News

 

By Owen Phelps, Ph.D.
Director, Yeshua Catholic International Leadership Institute

In The Catholic Vision for Leading Like Jesus, we describe how a true servant leader recognizes that each human being is unique, and if we want to contribute to a person's development, we have to build a relationship with them that is intimate enough to illuminate their uniqueness. Here's a true story that illustrates the value of intimacy in leadership.

The young man — let's call him Rick — was an editor of one of the weekly newspapers in a group our company had purchased. His paper was located in a promising community about 25 miles from the home plant. It was his first job out of journalism school, and he had been at his post about three years. He had a wife and a young baby boy. The publisher who sold us the operation some months earlier had said it was about time for the young editor to move on because the company could pay only so much for the job he was doing, and soon he would be expecting a raise that the paper could not afford.

Our management philosophy was different. We valued a stable workforce of people who could grow and advance with us. And frankly, we saw a lot more upside to the newspaper Rick was running if we could develop some continuity and help him grow on the job. Rick was no superstar. But neither was he a prima donna. I didn't know him well enough to know if his pace was a detriment or a gift — if he was plodding or just very conscientious — but he definitely had room to grow. His childhood had included a host of difficulties, but he had found his way to college and had persevered there. We were fairly confident he had the aptitude to grow if we conditioned and cultivated the soil around him properly.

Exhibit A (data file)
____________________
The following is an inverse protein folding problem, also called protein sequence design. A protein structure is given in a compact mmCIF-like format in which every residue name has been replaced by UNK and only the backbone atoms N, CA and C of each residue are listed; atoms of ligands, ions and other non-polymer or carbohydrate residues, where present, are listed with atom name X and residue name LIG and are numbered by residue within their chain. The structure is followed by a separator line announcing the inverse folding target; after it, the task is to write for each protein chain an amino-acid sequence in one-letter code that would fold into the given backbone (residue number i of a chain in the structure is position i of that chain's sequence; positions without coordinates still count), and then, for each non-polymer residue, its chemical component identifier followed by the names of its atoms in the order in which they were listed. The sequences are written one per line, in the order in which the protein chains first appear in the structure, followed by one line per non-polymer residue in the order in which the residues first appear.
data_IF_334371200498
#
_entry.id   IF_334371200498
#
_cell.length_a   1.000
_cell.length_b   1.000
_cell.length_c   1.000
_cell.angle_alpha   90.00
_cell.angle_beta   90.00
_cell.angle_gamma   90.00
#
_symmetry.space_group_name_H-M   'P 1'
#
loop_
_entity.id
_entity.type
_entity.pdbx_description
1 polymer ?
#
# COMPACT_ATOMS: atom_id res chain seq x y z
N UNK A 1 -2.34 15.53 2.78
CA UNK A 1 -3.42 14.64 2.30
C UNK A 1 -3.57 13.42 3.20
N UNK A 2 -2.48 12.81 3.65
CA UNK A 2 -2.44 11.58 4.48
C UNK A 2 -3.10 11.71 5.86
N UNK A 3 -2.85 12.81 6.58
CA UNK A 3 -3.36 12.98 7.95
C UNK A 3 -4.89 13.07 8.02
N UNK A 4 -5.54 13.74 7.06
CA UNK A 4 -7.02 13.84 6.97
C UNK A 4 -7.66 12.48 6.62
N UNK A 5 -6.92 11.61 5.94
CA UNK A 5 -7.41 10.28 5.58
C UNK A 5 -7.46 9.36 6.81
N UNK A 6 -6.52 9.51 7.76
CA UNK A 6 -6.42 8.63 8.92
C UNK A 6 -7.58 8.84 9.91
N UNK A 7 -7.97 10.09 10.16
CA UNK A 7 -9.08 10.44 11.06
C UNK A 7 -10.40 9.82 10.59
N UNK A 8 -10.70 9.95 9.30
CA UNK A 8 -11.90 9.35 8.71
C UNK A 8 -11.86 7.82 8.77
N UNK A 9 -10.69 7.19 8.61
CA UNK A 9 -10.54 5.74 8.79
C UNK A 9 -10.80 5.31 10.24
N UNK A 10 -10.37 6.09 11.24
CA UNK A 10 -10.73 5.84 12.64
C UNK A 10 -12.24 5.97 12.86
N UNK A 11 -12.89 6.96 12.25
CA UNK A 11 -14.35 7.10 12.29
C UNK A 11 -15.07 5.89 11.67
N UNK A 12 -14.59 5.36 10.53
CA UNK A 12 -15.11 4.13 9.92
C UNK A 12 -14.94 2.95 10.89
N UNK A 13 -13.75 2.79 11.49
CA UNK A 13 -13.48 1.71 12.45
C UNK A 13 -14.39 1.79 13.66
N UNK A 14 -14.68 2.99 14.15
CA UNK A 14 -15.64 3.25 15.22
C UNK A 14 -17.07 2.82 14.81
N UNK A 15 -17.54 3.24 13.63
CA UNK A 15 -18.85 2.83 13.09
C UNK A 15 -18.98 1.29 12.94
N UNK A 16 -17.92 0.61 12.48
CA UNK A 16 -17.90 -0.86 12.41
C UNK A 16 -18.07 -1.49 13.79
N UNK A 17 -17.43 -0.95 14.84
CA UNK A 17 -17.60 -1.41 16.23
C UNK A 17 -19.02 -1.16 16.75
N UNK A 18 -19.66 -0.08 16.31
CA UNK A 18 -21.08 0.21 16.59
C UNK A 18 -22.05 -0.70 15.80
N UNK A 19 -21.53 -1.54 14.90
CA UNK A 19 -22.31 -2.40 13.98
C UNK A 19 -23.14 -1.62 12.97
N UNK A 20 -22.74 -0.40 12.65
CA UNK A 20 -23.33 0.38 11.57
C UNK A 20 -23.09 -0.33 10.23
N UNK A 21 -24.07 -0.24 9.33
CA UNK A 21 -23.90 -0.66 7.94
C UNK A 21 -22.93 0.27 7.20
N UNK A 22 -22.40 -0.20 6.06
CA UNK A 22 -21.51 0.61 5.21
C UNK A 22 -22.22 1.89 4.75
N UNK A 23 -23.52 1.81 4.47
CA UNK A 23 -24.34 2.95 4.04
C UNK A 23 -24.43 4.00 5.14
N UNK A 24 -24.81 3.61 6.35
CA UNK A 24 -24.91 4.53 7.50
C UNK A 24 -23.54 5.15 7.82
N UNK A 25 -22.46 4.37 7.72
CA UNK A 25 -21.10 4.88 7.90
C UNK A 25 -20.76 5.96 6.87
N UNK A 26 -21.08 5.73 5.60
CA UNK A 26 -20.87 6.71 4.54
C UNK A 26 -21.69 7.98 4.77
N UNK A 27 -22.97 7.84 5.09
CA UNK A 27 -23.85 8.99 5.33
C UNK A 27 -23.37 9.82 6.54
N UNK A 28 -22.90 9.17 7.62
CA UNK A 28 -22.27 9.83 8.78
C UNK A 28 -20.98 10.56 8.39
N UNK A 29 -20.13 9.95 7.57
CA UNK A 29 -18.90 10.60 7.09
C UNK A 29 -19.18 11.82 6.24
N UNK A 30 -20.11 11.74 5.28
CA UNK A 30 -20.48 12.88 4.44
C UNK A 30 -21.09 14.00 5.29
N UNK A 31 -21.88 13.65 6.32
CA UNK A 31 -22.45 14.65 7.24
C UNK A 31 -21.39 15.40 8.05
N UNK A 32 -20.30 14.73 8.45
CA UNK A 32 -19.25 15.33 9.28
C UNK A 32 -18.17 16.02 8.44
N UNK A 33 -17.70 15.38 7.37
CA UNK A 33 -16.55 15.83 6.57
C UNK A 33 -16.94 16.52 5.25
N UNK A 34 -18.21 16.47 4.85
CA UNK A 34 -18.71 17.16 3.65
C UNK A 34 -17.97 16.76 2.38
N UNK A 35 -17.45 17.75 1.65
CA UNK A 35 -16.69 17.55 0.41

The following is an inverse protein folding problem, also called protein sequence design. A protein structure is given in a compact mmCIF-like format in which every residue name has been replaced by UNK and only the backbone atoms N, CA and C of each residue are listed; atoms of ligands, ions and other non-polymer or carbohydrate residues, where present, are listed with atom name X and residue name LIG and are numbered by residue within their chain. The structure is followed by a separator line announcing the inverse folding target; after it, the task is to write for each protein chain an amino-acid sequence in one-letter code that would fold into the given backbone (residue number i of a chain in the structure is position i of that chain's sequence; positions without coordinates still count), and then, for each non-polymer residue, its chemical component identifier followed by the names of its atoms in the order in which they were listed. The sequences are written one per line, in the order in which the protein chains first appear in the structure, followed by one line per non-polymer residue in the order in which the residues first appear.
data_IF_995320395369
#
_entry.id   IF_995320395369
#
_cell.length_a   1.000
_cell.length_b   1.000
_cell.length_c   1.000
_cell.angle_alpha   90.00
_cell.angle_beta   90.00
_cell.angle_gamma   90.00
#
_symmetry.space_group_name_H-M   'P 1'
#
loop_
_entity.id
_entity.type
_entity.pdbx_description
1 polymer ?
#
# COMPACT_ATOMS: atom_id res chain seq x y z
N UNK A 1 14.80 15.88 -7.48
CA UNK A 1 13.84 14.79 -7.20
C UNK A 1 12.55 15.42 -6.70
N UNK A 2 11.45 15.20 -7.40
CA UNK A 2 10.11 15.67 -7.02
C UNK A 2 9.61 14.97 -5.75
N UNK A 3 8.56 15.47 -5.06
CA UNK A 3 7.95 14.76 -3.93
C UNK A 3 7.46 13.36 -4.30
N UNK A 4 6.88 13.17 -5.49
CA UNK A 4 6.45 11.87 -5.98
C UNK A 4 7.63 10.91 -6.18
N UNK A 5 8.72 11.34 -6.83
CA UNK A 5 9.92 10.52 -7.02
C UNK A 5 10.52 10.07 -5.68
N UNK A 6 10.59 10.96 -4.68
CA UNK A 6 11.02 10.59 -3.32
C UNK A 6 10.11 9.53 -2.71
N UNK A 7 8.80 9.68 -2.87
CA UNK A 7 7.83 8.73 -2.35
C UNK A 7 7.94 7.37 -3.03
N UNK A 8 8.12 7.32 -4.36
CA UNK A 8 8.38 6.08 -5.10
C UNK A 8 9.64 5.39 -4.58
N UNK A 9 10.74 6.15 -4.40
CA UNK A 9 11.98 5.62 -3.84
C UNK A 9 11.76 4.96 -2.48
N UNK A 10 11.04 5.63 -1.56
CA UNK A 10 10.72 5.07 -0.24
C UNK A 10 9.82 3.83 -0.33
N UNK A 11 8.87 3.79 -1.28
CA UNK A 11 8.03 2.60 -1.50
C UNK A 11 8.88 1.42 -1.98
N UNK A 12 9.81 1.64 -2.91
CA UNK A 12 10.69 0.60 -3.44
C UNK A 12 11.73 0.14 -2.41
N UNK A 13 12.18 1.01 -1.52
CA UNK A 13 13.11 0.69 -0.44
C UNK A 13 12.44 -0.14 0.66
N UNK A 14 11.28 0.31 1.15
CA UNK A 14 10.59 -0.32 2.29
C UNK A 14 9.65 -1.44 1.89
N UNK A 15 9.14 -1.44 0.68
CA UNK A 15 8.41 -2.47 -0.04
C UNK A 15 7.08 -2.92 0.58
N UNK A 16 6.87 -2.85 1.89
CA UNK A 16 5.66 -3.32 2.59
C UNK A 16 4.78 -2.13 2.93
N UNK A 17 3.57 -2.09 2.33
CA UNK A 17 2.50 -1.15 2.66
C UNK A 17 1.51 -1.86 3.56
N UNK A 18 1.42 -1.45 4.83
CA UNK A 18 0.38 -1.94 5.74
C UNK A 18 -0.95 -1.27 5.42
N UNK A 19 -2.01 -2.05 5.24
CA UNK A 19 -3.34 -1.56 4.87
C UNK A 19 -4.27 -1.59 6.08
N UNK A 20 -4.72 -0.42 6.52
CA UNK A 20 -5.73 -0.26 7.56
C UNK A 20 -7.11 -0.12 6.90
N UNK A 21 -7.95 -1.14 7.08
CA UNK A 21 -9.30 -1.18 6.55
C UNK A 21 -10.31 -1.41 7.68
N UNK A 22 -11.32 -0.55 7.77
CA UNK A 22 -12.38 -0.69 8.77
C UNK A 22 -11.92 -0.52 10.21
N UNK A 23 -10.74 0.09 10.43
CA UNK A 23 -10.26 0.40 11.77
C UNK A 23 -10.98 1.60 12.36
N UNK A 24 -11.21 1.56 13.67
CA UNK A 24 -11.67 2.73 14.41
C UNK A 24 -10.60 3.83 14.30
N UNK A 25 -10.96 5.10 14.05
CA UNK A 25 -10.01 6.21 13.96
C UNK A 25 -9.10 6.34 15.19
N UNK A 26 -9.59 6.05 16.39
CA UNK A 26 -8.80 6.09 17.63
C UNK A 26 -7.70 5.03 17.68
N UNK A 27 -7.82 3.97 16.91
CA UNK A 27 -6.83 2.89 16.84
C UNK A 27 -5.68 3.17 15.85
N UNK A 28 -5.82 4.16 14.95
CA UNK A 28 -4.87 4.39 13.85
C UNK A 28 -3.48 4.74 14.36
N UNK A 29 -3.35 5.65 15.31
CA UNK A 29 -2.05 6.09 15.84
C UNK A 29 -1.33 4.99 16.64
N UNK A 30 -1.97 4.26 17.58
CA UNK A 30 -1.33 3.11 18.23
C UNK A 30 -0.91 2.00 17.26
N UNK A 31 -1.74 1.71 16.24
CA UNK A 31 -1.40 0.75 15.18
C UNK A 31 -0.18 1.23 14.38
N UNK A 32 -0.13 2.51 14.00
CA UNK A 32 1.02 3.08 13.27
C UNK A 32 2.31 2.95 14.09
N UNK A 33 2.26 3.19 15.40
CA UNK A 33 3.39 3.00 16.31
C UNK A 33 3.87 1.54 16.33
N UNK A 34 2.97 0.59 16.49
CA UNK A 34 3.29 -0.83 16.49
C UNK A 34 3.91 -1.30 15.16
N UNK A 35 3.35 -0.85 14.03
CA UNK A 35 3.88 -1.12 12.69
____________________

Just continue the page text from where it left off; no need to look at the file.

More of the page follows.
Our publishing routine had him coming to the home plant to produce his paper one day a week. But my plan was to spend a good deal of time with him in the community he was working in to build a relationship based on trust and mutual respect. As that relationship grew, I hoped to help him further develop his skills, taste greater achievement and become more enthusiastic about and committed to his work. I was only a few years older, which made spending time with him an easy fit. But I had a lot more experience owing to several years of 60 hour work weeks in a much larger, faster-paced environment with a lot of fine mentors on hand. I had high hopes that a little mentoring on my part would yield huge dividends in his development.